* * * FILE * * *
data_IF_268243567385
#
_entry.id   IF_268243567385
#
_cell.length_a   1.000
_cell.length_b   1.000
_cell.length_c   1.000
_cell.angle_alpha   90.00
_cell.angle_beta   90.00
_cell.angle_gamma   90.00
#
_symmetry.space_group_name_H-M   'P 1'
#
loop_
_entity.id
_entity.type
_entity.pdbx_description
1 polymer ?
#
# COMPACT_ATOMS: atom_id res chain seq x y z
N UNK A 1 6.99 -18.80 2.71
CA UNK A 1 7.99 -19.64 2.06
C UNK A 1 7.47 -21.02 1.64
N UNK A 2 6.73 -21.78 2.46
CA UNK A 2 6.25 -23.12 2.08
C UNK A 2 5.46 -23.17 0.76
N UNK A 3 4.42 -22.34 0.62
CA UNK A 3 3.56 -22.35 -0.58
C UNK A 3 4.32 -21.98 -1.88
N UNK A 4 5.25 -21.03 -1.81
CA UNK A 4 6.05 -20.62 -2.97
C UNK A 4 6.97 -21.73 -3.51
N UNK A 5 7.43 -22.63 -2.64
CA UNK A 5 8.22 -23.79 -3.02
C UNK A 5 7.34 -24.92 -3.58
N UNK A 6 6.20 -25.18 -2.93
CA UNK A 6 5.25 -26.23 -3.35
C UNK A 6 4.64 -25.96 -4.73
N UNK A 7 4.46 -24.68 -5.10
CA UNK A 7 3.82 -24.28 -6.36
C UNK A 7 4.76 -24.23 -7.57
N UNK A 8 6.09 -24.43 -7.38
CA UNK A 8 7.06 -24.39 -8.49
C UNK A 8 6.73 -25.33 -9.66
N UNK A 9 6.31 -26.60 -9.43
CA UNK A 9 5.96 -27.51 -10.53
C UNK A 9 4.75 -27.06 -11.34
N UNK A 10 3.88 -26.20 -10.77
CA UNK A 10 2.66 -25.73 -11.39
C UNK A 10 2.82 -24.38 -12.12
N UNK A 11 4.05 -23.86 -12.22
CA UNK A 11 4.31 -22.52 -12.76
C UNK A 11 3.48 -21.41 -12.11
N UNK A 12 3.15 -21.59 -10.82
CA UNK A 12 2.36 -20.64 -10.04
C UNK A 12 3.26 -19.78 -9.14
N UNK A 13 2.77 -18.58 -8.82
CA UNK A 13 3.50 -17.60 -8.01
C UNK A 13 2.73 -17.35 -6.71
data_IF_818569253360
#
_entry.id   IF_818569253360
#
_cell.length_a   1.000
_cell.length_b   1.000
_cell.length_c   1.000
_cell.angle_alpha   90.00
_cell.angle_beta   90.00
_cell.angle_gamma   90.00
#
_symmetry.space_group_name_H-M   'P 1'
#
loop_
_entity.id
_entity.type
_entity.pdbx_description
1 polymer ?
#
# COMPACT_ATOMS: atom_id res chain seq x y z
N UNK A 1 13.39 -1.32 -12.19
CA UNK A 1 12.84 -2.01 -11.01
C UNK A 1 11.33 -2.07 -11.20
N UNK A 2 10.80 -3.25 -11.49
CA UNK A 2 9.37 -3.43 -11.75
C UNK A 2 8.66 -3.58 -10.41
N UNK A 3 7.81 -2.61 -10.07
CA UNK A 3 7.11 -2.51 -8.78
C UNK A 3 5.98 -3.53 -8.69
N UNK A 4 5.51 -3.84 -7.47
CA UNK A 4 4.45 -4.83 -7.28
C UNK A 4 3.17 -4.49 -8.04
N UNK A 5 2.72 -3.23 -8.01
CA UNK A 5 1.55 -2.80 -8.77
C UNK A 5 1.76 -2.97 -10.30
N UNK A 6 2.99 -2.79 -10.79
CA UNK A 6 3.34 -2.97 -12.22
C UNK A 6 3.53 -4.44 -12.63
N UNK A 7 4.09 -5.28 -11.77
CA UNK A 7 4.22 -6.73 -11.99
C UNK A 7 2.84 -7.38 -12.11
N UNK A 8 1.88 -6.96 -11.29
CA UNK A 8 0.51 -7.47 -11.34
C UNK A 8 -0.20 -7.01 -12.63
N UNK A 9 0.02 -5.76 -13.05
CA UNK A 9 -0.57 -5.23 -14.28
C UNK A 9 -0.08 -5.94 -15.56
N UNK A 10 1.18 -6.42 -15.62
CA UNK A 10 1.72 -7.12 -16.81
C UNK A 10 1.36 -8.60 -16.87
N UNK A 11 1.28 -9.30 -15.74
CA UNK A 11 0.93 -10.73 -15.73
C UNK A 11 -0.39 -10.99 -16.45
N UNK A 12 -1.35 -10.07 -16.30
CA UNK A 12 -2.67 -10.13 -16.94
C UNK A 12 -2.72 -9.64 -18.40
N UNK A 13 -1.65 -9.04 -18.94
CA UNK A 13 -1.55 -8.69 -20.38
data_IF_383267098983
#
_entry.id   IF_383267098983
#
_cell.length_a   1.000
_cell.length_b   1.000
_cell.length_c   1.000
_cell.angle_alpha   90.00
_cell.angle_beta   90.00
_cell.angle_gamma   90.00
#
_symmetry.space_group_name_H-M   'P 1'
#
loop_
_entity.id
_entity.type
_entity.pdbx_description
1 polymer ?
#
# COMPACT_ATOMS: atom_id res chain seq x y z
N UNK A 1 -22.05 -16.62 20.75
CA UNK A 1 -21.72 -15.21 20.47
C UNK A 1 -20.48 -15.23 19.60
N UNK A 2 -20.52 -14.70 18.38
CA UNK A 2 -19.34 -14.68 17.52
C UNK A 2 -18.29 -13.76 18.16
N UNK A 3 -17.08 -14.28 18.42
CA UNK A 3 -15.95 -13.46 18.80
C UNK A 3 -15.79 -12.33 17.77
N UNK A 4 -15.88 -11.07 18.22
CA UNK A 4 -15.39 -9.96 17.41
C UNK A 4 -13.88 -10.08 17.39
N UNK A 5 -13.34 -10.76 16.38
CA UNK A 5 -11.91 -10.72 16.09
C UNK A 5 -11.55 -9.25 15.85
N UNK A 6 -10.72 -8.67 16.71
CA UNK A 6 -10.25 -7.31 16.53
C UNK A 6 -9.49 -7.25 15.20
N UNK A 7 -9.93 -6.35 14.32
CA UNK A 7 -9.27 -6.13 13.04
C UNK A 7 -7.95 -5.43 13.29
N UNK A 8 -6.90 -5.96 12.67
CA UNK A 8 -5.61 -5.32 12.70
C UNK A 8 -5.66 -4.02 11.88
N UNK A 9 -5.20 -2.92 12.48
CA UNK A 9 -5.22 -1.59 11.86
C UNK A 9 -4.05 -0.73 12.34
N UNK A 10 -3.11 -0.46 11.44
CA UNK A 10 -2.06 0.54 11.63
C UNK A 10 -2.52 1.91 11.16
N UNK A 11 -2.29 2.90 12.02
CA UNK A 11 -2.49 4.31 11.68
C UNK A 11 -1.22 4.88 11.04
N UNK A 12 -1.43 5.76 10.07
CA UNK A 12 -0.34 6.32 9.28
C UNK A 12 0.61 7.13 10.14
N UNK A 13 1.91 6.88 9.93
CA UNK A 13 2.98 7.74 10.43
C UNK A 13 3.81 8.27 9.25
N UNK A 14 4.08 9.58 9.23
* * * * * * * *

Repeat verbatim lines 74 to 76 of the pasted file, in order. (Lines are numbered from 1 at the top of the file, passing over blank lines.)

_entity.id
_entity.type
_entity.pdbx_description